Work in progress: building an infrastructure for digital assessment

Work in progress: building an infrastructure for digital assessment

by | 24 May 2018

In line with several other Dutch universities Maastricht University (UM) is currently exploring what it takes to organise digital assessment. The project focuses on several aspects: devices, location, software, organisational issues and last but not least didactics. All UM faculties are involved, by participating in one or more pilots and represented in the steering committee. Project lead is in hands of the University Library.

 

Hard- and software

Last year a test with a rather limited amount of students making use of laptops has been successful. It also led to the conclusion that, while many exams take place in MECC Maastricht, conditions need to be adapted to suit a scalable, stable and secured test environment. At the same time, the search began for assessment software which suits UM exams best. For the pilot phase, we decided to make use of RemindoToets-software. All faculties are involved in the definition of the requirements.

 

Pilots: one down – many to go

While LAW used the Remindo software for the Master of Dutch Law entrance test, seven mainly small pilots (with about 50 students per exam) from four faculties are scheduled before the end of this academic year (LAW, FPN, FSE, and SBE). FASoS postponed their pilots to the new academic year. Pilots vary on type of questions (multiple-choice questions, open essay assignments) and some make use of other applications to make the exam resemble what students learned in the course. Pilots can also differ in status; both summative and formative tests are planned.

 

Foto: Chamin Panapala

Foto: Chamin Panapala

 

Gains and challenges

Teachers defined expectations on what ‘digital’ could mean for their education. Gain can be reached when it comes to deciphering students’ handwriting, but also referring to logistics of creating and reviewing of test items, clustering items into (adaptive) tests, reproduction costs and organising the grading process. Think of distributing items to several teachers or skipping activities like gathering, delivering and safely storing exams. In the evaluation of the pilots all stakeholders will be questioned about their experiences in order to know what considerations we need to make if we want to upscale to digital assessment for more courses.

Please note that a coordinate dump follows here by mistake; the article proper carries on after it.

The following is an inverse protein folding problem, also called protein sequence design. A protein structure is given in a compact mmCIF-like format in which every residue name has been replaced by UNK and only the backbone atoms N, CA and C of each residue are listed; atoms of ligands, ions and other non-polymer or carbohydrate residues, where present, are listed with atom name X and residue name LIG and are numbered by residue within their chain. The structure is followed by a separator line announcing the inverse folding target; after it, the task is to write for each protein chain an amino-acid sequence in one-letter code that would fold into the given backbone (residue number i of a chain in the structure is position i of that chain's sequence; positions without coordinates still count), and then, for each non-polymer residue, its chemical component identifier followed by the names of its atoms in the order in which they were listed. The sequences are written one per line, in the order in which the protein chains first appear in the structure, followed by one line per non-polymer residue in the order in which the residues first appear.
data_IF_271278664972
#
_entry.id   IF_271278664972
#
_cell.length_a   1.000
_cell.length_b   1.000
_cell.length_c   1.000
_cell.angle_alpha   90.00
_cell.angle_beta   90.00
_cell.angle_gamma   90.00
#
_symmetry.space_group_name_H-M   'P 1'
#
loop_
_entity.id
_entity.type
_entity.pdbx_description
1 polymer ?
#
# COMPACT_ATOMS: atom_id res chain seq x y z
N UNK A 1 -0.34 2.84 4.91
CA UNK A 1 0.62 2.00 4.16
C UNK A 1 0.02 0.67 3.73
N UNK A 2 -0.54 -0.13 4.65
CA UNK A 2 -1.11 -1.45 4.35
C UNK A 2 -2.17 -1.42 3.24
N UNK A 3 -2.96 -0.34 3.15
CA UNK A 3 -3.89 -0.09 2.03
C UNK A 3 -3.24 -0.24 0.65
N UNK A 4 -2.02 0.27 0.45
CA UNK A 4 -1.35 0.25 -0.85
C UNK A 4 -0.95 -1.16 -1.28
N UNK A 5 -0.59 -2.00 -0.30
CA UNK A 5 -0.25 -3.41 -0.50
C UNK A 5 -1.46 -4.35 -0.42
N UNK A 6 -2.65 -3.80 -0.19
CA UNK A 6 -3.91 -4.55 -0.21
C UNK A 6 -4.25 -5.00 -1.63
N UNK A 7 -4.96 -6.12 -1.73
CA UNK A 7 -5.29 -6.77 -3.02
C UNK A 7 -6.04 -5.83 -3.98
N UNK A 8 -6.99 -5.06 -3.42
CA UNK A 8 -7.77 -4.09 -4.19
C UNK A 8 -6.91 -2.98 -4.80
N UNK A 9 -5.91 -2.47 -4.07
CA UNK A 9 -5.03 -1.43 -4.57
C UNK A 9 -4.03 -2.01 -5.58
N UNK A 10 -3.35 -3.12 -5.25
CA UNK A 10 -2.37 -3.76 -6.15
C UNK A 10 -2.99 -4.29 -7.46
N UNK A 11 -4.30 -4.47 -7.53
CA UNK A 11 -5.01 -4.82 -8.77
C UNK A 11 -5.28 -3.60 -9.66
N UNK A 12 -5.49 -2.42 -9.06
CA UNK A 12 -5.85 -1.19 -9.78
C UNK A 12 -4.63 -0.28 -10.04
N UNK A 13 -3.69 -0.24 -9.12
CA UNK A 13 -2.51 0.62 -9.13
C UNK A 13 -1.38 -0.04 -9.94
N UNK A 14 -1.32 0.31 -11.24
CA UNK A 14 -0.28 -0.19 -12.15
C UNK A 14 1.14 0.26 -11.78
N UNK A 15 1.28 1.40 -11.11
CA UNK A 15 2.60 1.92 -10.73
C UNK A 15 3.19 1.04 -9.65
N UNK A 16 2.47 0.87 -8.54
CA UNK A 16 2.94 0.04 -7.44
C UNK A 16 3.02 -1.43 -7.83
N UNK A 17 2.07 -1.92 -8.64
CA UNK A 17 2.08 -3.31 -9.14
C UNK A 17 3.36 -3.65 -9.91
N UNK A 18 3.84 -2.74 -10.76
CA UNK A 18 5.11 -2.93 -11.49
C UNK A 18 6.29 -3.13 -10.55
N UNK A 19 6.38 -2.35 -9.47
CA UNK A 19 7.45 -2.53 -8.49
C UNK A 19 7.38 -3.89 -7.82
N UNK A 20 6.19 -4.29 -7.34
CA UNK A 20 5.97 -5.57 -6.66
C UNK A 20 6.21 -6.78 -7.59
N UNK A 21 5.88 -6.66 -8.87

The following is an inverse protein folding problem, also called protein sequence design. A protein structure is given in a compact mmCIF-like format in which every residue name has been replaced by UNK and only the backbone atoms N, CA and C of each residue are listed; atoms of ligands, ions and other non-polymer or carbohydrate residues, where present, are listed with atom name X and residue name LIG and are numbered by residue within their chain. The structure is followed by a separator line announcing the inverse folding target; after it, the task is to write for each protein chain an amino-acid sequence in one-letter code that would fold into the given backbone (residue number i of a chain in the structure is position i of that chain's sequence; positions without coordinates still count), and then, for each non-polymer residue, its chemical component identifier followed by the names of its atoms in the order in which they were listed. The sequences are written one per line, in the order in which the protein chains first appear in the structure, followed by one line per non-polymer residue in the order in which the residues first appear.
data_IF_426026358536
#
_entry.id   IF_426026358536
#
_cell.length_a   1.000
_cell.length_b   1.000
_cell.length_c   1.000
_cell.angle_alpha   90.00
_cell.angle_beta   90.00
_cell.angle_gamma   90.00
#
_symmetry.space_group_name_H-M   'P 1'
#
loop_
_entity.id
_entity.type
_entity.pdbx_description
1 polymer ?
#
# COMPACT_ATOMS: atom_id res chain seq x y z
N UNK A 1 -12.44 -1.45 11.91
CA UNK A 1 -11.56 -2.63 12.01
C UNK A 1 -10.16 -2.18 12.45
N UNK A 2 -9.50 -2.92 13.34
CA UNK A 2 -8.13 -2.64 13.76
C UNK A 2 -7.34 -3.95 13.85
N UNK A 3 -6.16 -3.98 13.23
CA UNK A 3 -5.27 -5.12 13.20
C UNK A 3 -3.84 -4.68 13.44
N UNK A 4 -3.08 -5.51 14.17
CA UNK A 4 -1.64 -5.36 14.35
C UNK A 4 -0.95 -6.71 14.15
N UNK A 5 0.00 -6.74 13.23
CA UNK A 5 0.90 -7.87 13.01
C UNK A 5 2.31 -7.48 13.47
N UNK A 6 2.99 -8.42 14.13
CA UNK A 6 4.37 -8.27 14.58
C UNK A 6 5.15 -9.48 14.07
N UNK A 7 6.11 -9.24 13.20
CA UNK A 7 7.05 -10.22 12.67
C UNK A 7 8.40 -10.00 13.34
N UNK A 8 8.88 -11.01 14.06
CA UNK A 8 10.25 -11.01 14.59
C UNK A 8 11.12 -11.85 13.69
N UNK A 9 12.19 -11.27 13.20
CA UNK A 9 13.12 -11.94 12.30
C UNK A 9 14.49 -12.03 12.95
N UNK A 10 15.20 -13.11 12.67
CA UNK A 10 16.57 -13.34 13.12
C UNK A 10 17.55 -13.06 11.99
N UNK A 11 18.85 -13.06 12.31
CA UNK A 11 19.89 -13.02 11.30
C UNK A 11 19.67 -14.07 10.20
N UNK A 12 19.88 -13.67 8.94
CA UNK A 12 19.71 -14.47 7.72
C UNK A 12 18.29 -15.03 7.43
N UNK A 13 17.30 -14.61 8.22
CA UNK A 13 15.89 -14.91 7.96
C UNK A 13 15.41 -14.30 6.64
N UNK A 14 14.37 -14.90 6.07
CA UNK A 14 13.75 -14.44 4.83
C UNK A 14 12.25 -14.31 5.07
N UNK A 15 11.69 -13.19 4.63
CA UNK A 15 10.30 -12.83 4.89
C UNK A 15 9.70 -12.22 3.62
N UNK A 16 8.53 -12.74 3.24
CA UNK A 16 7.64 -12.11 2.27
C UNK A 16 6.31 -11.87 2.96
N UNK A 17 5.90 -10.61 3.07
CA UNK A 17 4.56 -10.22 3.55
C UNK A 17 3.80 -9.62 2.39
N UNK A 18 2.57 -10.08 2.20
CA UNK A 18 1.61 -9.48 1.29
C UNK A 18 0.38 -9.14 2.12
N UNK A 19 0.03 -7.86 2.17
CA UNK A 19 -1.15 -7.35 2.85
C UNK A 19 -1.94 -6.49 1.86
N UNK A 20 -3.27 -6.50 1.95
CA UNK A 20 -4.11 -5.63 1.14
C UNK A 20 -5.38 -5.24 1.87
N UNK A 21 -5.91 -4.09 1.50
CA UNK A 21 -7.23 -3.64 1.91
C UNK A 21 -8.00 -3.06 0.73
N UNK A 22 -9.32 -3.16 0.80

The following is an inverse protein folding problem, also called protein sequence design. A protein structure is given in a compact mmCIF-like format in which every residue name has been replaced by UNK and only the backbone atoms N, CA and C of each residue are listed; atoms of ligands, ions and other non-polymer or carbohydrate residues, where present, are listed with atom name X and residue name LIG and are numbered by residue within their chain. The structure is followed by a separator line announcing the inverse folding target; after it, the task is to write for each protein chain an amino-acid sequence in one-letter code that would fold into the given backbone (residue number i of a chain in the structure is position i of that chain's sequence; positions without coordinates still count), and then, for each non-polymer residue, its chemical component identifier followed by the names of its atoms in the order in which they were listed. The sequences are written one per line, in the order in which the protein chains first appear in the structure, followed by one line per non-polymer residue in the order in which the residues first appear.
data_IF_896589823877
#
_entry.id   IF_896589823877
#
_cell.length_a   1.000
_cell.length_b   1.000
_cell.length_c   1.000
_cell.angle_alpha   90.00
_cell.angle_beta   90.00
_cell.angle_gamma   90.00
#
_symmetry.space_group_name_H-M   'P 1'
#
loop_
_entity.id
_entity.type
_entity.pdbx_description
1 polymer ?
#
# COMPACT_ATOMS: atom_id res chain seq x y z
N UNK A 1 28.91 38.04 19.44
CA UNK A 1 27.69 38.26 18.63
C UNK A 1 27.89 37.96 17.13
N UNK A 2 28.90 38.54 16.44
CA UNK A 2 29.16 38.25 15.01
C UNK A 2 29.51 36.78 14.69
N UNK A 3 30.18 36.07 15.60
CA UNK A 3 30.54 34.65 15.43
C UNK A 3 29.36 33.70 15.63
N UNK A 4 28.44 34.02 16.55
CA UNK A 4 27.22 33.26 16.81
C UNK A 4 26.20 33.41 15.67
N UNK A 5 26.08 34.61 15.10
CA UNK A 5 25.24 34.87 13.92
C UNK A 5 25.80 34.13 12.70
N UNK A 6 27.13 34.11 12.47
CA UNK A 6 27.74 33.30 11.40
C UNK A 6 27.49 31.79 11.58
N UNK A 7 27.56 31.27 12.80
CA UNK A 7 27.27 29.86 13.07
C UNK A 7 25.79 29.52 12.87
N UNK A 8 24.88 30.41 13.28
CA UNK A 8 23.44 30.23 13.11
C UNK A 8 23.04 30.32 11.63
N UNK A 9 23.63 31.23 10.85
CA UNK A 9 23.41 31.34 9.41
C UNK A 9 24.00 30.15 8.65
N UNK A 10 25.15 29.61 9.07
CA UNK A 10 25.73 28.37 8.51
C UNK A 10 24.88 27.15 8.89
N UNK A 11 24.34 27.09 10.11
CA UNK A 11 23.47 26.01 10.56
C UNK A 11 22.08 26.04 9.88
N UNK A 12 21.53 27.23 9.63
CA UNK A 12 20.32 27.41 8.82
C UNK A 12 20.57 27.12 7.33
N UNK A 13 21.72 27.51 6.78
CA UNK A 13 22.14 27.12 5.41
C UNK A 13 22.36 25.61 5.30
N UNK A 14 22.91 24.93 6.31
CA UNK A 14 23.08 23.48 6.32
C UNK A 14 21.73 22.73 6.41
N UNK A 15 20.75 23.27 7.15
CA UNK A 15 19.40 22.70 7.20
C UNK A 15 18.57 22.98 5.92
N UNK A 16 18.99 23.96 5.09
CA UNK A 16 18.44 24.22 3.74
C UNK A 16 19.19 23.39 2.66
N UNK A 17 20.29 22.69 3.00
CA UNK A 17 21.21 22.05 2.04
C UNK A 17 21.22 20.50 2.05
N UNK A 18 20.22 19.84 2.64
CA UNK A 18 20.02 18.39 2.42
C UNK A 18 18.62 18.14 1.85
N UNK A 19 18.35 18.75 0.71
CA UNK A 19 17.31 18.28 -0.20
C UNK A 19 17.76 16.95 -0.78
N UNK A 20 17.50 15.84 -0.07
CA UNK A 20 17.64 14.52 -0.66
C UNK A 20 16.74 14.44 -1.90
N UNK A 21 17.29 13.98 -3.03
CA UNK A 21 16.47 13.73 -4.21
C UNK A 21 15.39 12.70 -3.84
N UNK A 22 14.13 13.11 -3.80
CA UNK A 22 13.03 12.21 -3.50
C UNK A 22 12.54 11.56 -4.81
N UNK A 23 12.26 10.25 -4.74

Provided decisions to make on budget and scope of digital assessment at UM, preparations are currently made for creating the technical infrastructure and support organisation for upscaling the service for all faculties.

 

Didactics and assessment

But having the opportunity to ‘go digital’ can also be the moment to reconsider what and how you want to assess your students. How assessment drives learning was the theme of a special Teach Meet in April, organised by EDLAB and UM Library. Topics touched upon were:

  • programmatic assessment
  • psychometrics behind computerised adaptive testing
  • how to pay attention to constructive alignment and thus optimise the coherence between curricular goals and assessment goals.

 

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